DID YOU READ

IFC’s “The Spoils of Babylon” to feature Jessica Alba, Will Ferrell, Toby Maguire, Kristen Wiig, Tim Robbins and more

spoils-of-babylon-book-imag

Posted by on

Great news out of IFC HQ: Jessica Alba, Val Kilmer, Tobey Maguire, Haley Joel Osment, Michael Sheen, Tim Robbins and Kristen Wiig are confirmed to join Will Ferrell in IFC’s new original comedy, “The Spoils of Babylon.” The show is shaping up to be an epic parody of the epic mini-series of our epic television past. Did we just use “epic” three times in one sentence? We did, because “The Spoils of Babylon” deserves nothing less than an exuberant and prolific use of that adjective. Produced by Funny or Die and executive produced by Ferrell, Adam McKay, Matt Piedmont, Andrew Steele and Nate Young, “The Spoils of Babylon,” was created by Steele and Piedmont, who also wrote the series, and Piedmont will direct. Production began June 2 in Los Angeles. Six, half-hour episodes will premiere on IFC in early 2014.

“This amazingly talented cast will give this decadent genre its due respect,” said Jennifer Caserta, president and general manager of IFC. “Never before has a parody of a mini-series been more poised for showers of accolades.”

Spoils of Babylon is a television adaptation of a best-selling epic novel by fictional famous author Eric Jonrosh (Ferrell) whose library spans 57 best-sellers in 85 different languages. Jonrosh’s other titles include: “The Spoils of Galaxy 7,” “The Spoils of Grasping for God,” “The Spoils of the Sahara,” “The Spoils of the Singing Night Squirrel,” “The Spoils of the Weeping Falcon,” and “The Spoils Beneath the Sea.”

video player loading . . .

“The Spoils of Babylon” will premiere on IFC in early 2014.

Jackie That 70s Show

Jackie Oh!

15 That ’70s Show Quotes to Help You Unleash Your Inner Jackie

Catch That '70s Show Mondays and Tuesdays from 6-10P on IFC.

Posted by on
Photo Credit: Carsey-Werner Company

When life gets you down, just ask yourself: what would Jackie do? (But don’t ask her, because she doesn’t care about your stupid problems.) Before you catch That ’70s Show on IFC, take a look at some quotes that will help you be the best Jackie you can be.


15. She knows her strengths.

Carsey-Werner Productions


14. She doesn’t let a little thing like emotions get in the way.

Carsey-Werner Productions


13. She’s her own best friend.

Jackie 3


12. She has big plans for her future.

Carsey-Werner Productions


11. She keeps her ego in check.

Carsey-Werner Productions


10. She can really put things in perspective.

Carsey-Werner Productions


9. She’s a lover…

Jackie 7


8. But she knows not to just throw her love around.

Carsey-Werner Productions


7. She’s proud of her accomplishments.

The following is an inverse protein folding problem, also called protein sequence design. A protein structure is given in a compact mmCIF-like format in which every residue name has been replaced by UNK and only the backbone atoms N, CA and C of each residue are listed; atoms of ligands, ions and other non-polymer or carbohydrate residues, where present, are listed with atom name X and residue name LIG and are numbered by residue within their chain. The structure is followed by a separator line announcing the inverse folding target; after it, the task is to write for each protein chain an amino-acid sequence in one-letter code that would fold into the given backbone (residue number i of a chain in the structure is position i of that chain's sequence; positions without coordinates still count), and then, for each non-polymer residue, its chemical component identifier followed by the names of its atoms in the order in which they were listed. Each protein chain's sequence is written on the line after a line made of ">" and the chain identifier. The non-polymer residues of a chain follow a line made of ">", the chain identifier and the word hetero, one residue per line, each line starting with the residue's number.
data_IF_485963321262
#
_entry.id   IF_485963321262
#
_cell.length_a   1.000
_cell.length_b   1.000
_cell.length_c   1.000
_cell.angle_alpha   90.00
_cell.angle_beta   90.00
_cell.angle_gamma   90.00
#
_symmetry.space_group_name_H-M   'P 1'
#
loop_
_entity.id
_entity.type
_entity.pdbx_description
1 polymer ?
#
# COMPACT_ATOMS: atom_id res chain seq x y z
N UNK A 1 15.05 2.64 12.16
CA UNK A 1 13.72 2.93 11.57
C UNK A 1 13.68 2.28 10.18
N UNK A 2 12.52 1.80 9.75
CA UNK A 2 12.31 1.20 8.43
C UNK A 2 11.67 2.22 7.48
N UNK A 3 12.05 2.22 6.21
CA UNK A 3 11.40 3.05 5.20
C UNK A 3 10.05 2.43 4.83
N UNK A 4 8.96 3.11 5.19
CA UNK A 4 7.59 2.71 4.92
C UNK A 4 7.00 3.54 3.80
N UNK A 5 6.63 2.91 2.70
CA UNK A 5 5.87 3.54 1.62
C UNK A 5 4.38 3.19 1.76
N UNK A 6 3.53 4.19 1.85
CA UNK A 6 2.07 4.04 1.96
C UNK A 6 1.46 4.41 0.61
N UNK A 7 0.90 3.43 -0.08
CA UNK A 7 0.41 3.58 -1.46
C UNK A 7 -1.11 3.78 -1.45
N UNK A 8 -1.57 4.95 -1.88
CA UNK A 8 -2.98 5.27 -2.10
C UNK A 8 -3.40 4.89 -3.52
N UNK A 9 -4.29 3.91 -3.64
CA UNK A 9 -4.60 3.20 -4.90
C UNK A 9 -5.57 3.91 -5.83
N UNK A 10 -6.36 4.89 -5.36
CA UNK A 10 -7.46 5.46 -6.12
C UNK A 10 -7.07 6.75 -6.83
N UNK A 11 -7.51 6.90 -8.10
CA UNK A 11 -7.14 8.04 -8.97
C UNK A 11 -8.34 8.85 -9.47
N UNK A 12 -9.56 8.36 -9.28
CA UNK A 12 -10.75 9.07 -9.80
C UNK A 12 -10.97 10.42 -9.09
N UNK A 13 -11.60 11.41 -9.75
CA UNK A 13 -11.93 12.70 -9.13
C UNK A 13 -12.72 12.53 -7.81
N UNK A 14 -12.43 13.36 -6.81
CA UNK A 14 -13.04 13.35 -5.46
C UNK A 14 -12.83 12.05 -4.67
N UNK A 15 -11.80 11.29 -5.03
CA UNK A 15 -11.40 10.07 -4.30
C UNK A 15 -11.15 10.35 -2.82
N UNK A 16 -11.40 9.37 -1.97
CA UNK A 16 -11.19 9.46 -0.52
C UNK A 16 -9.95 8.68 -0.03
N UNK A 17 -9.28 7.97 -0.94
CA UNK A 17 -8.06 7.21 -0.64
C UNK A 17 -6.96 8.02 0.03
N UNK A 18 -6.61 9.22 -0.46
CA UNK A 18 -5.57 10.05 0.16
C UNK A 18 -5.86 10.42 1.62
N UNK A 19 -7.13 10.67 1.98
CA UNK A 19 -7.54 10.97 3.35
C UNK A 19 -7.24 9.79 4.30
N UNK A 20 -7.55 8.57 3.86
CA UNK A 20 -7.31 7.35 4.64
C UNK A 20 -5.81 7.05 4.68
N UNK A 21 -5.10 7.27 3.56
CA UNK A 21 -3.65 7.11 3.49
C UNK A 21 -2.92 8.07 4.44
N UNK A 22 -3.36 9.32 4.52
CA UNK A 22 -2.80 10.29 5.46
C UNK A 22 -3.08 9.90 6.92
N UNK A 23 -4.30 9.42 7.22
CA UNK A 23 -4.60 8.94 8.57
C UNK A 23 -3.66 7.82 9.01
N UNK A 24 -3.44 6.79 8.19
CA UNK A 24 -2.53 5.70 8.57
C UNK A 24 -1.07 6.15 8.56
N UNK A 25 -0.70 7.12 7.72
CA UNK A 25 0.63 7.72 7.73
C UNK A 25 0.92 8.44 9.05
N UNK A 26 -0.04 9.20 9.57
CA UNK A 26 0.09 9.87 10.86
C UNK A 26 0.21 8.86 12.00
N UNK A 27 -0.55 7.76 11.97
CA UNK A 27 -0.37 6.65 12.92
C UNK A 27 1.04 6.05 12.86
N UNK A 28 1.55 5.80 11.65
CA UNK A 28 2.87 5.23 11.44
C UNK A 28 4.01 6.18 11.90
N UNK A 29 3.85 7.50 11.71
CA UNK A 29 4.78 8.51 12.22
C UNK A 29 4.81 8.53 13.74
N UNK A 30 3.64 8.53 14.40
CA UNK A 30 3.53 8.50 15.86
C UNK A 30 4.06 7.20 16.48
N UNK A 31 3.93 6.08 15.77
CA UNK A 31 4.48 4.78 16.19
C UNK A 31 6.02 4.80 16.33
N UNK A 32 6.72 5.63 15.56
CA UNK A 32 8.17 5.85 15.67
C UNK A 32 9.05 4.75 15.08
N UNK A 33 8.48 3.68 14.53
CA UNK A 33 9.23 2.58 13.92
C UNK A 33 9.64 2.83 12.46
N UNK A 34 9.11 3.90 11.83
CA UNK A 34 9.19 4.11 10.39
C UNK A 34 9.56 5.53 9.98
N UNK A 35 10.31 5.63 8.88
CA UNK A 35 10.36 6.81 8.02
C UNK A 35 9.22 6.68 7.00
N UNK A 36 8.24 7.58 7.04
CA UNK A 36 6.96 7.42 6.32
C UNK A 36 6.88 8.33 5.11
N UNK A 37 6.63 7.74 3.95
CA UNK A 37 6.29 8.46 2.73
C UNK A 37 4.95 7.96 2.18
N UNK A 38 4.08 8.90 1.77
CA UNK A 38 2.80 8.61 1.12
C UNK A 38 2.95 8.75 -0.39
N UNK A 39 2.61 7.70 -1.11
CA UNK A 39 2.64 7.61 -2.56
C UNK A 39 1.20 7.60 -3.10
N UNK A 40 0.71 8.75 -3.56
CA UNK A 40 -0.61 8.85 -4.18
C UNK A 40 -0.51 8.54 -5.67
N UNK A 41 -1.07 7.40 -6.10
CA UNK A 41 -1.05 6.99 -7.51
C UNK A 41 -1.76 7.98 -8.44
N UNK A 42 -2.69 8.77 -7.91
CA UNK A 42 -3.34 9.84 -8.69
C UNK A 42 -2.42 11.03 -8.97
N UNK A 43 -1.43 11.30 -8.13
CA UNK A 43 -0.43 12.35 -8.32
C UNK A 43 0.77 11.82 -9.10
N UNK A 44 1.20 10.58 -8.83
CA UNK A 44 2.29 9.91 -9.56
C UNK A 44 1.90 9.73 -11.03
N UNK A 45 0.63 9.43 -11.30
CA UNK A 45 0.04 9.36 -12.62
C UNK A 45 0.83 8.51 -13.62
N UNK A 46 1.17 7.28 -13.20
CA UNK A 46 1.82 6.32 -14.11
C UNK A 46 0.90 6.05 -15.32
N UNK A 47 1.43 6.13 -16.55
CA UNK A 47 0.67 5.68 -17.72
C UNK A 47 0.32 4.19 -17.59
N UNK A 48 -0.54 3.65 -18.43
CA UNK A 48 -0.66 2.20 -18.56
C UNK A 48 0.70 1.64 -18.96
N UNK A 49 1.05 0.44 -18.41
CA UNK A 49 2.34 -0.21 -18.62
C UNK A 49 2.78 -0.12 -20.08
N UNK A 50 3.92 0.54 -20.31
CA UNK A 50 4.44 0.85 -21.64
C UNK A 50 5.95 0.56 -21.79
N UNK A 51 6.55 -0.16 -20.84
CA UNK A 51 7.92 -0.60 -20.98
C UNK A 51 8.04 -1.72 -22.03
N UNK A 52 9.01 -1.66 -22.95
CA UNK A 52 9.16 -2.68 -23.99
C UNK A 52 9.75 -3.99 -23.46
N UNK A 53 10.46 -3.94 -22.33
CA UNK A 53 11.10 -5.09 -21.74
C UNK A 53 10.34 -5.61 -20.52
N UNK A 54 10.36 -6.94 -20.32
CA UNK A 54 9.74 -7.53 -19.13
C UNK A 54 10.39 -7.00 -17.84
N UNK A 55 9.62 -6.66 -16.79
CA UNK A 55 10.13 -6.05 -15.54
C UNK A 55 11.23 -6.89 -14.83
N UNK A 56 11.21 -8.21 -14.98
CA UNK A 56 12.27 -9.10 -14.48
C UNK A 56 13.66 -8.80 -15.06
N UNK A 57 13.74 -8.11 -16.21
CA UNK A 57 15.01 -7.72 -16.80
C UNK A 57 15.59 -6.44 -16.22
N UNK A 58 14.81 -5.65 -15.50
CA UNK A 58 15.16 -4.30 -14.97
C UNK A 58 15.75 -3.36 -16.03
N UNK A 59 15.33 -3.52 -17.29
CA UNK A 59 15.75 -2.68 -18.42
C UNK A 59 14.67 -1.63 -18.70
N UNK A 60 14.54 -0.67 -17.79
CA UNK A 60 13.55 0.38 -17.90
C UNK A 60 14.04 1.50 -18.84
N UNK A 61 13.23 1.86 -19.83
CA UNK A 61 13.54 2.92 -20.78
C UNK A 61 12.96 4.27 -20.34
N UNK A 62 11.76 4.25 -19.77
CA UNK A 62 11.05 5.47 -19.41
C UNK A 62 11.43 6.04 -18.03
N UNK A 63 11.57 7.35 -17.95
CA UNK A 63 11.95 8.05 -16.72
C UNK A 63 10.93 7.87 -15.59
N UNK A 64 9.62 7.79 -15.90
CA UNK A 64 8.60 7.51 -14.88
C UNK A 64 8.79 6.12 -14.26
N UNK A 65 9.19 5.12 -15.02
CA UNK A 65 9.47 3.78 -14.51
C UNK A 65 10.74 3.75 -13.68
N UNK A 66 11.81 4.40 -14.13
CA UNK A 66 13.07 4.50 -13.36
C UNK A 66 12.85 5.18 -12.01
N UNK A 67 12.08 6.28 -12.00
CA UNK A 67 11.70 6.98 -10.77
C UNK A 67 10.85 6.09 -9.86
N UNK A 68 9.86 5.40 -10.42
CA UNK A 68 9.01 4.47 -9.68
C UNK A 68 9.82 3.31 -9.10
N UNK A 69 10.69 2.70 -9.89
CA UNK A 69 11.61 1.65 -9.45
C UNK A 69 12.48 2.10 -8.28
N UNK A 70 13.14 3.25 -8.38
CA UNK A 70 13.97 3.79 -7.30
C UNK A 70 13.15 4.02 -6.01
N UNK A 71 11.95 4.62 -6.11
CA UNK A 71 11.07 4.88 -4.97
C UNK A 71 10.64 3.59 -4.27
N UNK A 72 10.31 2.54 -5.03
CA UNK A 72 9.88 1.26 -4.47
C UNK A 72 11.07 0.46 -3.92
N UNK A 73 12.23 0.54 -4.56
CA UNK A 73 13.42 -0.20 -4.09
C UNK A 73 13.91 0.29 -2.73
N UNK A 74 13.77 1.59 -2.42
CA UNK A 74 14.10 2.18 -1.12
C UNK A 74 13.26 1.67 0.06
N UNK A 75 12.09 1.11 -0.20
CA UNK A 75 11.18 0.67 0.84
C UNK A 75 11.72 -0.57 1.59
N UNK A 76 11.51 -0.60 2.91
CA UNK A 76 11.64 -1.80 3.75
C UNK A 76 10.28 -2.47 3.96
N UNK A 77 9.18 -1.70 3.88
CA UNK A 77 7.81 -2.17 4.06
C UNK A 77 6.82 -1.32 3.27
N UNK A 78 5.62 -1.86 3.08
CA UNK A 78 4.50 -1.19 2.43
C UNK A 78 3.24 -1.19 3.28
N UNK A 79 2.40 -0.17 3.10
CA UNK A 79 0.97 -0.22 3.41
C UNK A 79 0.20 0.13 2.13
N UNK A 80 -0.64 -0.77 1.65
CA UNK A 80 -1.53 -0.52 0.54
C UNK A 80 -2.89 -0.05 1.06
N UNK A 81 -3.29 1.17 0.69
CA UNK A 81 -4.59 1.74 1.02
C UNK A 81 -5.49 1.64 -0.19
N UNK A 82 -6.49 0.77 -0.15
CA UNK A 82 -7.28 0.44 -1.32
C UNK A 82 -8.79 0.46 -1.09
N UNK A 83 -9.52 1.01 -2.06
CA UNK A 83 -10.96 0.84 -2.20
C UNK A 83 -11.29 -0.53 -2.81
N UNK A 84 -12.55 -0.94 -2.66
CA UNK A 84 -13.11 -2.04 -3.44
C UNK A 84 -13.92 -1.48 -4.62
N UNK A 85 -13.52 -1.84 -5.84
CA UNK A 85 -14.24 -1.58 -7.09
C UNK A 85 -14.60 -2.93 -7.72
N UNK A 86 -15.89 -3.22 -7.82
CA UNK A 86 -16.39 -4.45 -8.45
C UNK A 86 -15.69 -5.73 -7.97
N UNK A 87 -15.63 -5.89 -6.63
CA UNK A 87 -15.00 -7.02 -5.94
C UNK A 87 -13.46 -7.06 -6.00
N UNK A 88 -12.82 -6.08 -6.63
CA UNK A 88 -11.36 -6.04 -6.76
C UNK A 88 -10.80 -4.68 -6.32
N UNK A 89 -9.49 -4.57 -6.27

Jackie 9


6. She knows her place in the world.

Carsey-Werner Productions


5. She asks herself the hard questions.

Carsey-Werner Productions


4. She takes care of herself.

Carsey-Werner Productions


3. She’s deep.

Carsey-Werner Productions


2. She’s a problem solver.

Carsey-Werner Productions


1. And she’s always modest.

Carsey-Werner Productions

Red That 70s Show

Tough Love

10 That ’70s Show Quotes That Prove Red Is the King of Insults

Catch That '70s Show Mondays and Tuesdays from 6-11P on IFC.

Posted by on
Carsey-Werner Company

If finding new ways to work the phrase “dumbass” into everyday conversation was an art form, Red Forman would be Leonardo da Vinci. Never have the buttocks sounded more threatening then when coming from the snarled mouth of the man who took on Robocop. Before you catch That ’70s Show on IFC, take a look at some quotes that prove that you don’t want to be on the receiving end of a signature Red Forman burn.

10. This is your brain on Red.

Red Stupidity


9. Red’s book club.

The Carsey-Werner Company


8. Serious burn.

The Carsey-Werner Company


7. Red’s bite is worse than a bedbug.

The Carsey-Werner Company


6. Red has more resume tips than LinkedIn.

The Carsey-Werner Company


5. Burial plan on lockdown.

The Carsey-Werner Company


4. Red’s driving school is open for business.

The Carsey-Werner Company


3. What’s better than a burn? An octo-burn.

The Carsey-Werner Company


2. A dumbass joke that uses math. Classic Red.

The Carsey-Werner Company


1. The key to life is to avoid being a dumbass.

The Carsey-Werner Company

Think those burns sting? Check out more That ’70s Show burns that are sure to leave a mark.

Jack Ryan

Cast Off

The Best and Worst Recast Movie Roles

Catch Patriot Games this month on IFC.

Posted by on
Photo Credit: Paramount Pictures